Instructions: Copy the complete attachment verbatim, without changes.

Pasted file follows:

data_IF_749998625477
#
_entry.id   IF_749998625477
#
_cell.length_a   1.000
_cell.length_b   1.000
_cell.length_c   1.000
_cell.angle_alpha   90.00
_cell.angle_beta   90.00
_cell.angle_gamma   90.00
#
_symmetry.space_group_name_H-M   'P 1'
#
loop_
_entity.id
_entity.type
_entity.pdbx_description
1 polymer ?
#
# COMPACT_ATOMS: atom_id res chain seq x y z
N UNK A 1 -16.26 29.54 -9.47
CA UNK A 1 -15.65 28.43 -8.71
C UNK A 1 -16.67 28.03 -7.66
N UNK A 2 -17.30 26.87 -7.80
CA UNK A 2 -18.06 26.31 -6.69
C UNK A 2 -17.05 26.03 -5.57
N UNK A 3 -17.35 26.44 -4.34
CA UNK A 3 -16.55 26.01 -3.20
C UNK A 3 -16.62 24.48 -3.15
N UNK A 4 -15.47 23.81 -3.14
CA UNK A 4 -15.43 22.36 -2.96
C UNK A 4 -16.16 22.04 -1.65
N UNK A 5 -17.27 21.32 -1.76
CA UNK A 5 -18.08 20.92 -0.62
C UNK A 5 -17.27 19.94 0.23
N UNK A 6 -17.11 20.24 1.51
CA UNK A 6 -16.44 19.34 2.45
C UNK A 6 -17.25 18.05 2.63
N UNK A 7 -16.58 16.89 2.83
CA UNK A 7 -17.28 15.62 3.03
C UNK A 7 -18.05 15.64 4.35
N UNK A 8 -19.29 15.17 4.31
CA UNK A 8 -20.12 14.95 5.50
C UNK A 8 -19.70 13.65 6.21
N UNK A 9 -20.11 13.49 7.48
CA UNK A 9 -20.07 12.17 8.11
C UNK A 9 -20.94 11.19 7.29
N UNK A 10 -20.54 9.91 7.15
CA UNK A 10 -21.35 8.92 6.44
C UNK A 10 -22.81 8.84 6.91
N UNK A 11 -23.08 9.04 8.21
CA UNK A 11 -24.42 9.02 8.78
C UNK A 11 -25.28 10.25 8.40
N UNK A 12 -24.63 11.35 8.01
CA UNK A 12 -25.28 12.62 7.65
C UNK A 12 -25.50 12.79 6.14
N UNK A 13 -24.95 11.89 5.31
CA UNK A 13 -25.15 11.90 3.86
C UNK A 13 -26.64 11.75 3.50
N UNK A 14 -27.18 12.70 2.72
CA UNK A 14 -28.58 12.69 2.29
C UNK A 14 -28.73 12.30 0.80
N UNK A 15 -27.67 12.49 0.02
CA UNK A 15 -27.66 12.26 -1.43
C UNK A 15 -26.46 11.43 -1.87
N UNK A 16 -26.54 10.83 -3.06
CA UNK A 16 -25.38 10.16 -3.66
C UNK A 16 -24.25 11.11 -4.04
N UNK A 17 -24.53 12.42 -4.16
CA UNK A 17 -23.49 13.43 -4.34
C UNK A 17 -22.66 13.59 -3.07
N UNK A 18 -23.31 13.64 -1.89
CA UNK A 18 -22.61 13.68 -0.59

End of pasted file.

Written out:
data_IF_749998625477
#
_entry.id   IF_749998625477
#
_cell.length_a   1.000
_cell.length_b   1.000
_cell.length_c   1.000
_cell.angle_alpha   90.00
_cell.angle_beta   90.00
_cell.angle_gamma   90.00
#
_symmetry.space_group_name_H-M   'P 1'
#
loop_
_entity.id
_entity.type
_entity.pdbx_description
1 polymer ?
#
# COMPACT_ATOMS: atom_id res chain seq x y z
N UNK A 1 -16.26 29.54 -9.47
CA UNK A 1 -15.65 28.43 -8.71
C UNK A 1 -16.67 28.03 -7.66
N UNK A 2 -17.30 26.87 -7.80
CA UNK A 2 -18.06 26.31 -6.69
C UNK A 2 -17.05 26.03 -5.57
N UNK A 3 -17.35 26.44 -4.34
CA UNK A 3 -16.55 26.01 -3.20
C UNK A 3 -16.62 24.48 -3.15
N UNK A 4 -15.47 23.81 -3.14
CA UNK A 4 -15.43 22.36 -2.96
C UNK A 4 -16.16 22.04 -1.65
N UNK A 5 -17.27 21.32 -1.76
CA UNK A 5 -18.08 20.92 -0.62
C UNK A 5 -17.27 19.94 0.23
N UNK A 6 -17.11 20.24 1.51
CA UNK A 6 -16.44 19.34 2.45
C UNK A 6 -17.25 18.05 2.63
N UNK A 7 -16.58 16.89 2.83
CA UNK A 7 -17.28 15.62 3.03
C UNK A 7 -18.05 15.64 4.35
N UNK A 8 -19.29 15.17 4.31
CA UNK A 8 -20.12 14.95 5.50
C UNK A 8 -19.70 13.65 6.21
N UNK A 9 -20.11 13.49 7.48
CA UNK A 9 -20.07 12.17 8.11
C UNK A 9 -20.94 11.19 7.29
N UNK A 10 -20.54 9.91 7.15
CA UNK A 10 -21.35 8.92 6.44
C UNK A 10 -22.81 8.84 6.91
N UNK A 11 -23.08 9.04 8.21
CA UNK A 11 -24.42 9.02 8.78
C UNK A 11 -25.28 10.25 8.40
N UNK A 12 -24.63 11.35 8.01
CA UNK A 12 -25.28 12.62 7.65
C UNK A 12 -25.50 12.79 6.14
N UNK A 13 -24.95 11.89 5.31
CA UNK A 13 -25.15 11.90 3.86
C UNK A 13 -26.64 11.75 3.50
N UNK A 14 -27.18 12.70 2.72
CA UNK A 14 -28.58 12.69 2.29
C UNK A 14 -28.73 12.30 0.80
N UNK A 15 -27.67 12.49 0.02
CA UNK A 15 -27.66 12.26 -1.43
C UNK A 15 -26.46 11.43 -1.87
N UNK A 16 -26.54 10.83 -3.06
CA UNK A 16 -25.38 10.16 -3.66
C UNK A 16 -24.25 11.11 -4.04
N UNK A 17 -24.53 12.42 -4.16
CA UNK A 17 -23.49 13.43 -4.34
C UNK A 17 -22.66 13.59 -3.07
N UNK A 18 -23.31 13.64 -1.89
CA UNK A 18 -22.61 13.68 -0.59